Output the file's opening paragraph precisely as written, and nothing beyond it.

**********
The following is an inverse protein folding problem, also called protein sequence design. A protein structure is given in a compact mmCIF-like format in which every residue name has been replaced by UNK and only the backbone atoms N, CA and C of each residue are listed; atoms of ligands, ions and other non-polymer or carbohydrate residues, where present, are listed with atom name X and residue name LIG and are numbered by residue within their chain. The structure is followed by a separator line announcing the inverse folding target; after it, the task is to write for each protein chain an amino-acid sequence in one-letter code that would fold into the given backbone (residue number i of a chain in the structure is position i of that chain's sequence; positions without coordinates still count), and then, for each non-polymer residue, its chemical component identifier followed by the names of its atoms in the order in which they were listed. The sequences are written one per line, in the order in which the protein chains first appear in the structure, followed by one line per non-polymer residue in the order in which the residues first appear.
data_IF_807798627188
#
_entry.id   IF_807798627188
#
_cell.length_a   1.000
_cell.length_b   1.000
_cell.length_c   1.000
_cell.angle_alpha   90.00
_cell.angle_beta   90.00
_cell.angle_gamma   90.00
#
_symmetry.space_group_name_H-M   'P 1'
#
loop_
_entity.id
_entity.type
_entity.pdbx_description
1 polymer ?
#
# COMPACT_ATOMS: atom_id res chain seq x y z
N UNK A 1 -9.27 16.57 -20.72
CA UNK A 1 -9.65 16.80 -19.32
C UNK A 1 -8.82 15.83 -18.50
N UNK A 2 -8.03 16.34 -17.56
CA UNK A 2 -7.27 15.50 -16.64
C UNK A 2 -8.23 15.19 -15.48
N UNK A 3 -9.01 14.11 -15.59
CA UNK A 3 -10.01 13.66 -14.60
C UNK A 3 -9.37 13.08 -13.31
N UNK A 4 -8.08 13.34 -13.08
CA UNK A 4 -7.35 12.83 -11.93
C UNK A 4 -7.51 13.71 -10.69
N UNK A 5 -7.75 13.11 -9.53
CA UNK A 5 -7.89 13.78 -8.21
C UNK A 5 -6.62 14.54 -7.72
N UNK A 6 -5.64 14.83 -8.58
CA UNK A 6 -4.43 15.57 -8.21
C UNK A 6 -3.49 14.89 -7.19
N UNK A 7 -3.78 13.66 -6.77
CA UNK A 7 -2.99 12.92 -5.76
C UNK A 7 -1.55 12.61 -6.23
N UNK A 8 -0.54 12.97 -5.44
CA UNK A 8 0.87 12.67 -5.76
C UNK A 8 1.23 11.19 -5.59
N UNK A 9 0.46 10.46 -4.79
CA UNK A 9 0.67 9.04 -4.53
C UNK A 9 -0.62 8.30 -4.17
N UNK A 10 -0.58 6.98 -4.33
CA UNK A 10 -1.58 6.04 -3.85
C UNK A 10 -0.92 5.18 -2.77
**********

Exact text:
The following is an inverse protein folding problem, also called protein sequence design. A protein structure is given in a compact mmCIF-like format in which every residue name has been replaced by UNK and only the backbone atoms N, CA and C of each residue are listed; atoms of ligands, ions and other non-polymer or carbohydrate residues, where present, are listed with atom name X and residue name LIG and are numbered by residue within their chain. The structure is followed by a separator line announcing the inverse folding target; after it, the task is to write for each protein chain an amino-acid sequence in one-letter code that would fold into the given backbone (residue number i of a chain in the structure is position i of that chain's sequence; positions without coordinates still count), and then, for each non-polymer residue, its chemical component identifier followed by the names of its atoms in the order in which they were listed. The sequences are written one per line, in the order in which the protein chains first appear in the structure, followed by one line per non-polymer residue in the order in which the residues first appear.